Sales Leadership Dysfunctions — Anti Sales Attitudes
My friend, Mike Weinberg, has been one of the most consistent and vocal spokesperson on the Dysfunction of Sales Leadership. He wrote a brilliant article about this, identifying 8 Sins that destroy sales cultures and results. Be sure to read his article. For a much deeper discussion, make sure you read his book, Sales Management Simplified. (It’s a perfect complement to Sales Manager Survival Guide.)
Mike’s right on target. I want to weigh in on his discussion and will be writing a series of posts covering each of his 8 sins, as well as adding to these.
This first article will focus on what I consider the most fundamental sin–Anti Sales Attitudes. Mike states,
“Anti-sales attitudes dominate the organization; it’s fashionable to openly criticize sales reps when things go wrong, and deflect or deny credit to the sales team when things are good.”
It’s easy to understand how people outside of sales can get a negative attitude about sales people. Virtually, every day, each of us deals with sales people in some shape or form. Whether, it’s the escalating volume of sales pitches we get on email or the phone every day, or the encounter we have going into a store and needing help from a poorly trained sales person. Sales is different from most every function. We don’t have manufacturing people, finance, development engineers, operations or HR trying to catch our attention every day. But inevitably in some form we have an encounter with sales people virtually every day.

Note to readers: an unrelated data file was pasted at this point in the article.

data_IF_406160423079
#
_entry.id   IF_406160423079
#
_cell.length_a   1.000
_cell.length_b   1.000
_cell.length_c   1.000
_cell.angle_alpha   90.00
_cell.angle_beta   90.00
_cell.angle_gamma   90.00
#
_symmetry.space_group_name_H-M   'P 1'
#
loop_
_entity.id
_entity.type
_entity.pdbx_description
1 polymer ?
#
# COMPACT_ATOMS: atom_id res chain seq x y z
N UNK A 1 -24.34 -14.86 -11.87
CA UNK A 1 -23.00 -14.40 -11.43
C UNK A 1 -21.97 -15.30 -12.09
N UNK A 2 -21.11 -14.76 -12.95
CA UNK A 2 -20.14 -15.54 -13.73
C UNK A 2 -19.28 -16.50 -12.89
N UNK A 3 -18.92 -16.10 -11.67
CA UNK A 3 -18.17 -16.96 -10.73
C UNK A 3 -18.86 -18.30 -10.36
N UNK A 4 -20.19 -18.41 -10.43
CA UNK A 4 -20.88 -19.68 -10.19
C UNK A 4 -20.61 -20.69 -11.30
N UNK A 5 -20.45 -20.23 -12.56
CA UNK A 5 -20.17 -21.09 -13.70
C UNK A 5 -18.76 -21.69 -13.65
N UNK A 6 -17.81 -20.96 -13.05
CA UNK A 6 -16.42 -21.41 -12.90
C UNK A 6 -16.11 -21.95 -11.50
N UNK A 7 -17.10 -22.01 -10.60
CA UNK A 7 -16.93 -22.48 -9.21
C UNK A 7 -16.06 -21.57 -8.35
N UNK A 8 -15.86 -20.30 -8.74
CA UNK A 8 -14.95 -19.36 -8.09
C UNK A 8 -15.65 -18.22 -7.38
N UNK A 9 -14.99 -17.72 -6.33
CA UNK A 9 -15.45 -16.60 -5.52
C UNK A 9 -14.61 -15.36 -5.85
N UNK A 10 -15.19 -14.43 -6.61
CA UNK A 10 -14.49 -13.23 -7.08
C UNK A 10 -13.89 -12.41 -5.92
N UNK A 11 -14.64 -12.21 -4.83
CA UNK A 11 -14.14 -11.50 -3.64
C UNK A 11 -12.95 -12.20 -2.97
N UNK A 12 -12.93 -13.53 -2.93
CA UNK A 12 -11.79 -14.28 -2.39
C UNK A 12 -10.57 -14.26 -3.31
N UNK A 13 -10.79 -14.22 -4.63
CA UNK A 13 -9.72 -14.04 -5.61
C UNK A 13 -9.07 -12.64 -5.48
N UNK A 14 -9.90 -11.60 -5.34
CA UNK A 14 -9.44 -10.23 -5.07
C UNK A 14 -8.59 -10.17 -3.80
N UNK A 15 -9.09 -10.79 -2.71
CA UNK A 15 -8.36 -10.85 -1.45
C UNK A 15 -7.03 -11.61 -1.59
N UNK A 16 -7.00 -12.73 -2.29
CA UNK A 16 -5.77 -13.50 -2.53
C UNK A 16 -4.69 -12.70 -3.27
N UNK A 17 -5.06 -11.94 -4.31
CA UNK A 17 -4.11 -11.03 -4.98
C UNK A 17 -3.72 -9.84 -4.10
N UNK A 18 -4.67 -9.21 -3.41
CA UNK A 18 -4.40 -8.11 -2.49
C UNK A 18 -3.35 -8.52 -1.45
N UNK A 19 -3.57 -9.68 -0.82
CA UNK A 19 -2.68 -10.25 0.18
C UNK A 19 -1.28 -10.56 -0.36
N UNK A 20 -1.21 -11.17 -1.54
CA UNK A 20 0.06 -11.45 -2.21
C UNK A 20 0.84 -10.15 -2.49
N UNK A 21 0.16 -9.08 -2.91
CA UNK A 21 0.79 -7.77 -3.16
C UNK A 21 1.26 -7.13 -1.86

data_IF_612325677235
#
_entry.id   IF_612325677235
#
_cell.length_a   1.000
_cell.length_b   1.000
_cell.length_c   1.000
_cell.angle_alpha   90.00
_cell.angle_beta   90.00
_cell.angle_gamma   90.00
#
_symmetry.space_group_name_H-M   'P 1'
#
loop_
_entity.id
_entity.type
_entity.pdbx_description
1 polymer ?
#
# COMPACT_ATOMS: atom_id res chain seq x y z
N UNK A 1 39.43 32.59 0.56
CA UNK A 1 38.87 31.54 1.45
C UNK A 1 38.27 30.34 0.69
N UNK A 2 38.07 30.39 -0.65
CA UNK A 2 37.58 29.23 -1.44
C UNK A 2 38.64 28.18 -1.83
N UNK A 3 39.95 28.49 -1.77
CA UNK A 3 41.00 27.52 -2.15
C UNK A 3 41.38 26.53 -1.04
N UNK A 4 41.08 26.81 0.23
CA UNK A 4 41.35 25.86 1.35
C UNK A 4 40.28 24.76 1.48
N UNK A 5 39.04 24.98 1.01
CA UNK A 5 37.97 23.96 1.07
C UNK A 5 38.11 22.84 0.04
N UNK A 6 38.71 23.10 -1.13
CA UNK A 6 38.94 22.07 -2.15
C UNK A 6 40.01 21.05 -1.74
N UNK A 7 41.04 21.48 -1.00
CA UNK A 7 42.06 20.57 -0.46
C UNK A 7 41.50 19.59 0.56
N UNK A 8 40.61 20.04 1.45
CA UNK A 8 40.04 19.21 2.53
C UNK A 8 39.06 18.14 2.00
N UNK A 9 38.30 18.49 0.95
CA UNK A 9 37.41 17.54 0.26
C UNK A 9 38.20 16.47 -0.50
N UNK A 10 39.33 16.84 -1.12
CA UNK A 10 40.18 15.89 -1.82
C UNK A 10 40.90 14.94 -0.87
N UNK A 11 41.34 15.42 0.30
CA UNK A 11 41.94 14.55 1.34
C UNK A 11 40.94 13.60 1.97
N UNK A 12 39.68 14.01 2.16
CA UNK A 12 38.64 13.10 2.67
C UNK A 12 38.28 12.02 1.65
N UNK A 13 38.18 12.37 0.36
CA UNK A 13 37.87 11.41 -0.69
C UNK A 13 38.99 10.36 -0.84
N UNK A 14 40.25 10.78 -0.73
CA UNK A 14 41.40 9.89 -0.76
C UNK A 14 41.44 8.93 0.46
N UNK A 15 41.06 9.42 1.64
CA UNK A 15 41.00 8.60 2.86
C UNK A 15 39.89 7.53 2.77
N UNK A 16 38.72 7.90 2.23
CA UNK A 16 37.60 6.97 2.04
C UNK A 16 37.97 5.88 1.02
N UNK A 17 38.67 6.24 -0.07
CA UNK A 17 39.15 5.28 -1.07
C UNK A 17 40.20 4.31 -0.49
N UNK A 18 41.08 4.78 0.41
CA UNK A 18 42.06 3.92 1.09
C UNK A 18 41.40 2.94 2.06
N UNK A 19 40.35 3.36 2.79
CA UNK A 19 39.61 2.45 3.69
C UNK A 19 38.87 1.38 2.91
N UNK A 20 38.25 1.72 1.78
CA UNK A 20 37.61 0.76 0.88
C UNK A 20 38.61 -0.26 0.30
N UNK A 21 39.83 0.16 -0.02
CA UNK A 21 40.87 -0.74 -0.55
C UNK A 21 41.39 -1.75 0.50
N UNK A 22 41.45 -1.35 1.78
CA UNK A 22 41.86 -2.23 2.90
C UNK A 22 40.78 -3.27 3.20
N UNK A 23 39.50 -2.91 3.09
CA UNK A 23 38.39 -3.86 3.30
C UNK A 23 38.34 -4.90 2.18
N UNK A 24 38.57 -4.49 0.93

Layer on top of this, the horrible experiences we have with those sales people. As proud as I am about the profession I’ve chosen, too often I’m ashamed of what I experience in being “sold to.”
There are plenty of bad sales people. They are sloppy, manipulative, and don’t care. But most of the times, sales people are well intended and are trying hard to have a meaningful impact. When we see these people doing dumb things, we have to reflect, “Why are they doing these stupid things? Why are they engaging customers and prospects in such ineffective ways?”
The answer is pretty simple. They are doing what we have hired and told them to do! They are doing it the way we trained them to do it. They are doing it because we are measuring them on doing those things–even if these things are insanely stupid! I don’t know how many sales people tell me, “I know this is ineffective, but my manager is making me do it and measuring me on what I do.”
This is not just a sales management issue, but the issue goes to the top of the organization and their expectations of sales.
As a result, too many of us, out of the gate, have an anti-sales attitude, just because of our daily experiences with sales people.
Layer on top of this, revenue problems. The moment revenue misses expectations, management starts looking for the problem. Since sales is responsible for generating revenue, the easy answer is “it must be a sales problem. They aren’t doing their jobs!”
It may be a sales problem. But it’s too easy to forget, they are just doing what we have told and equipped them to do. Their effectiveness is impacted by their skills, their knowledge, the systems, processes, tools, support we provide them. If we aren’t doing those things, if we aren’t doing them effectively, then even the best sales person in the world won’t produce.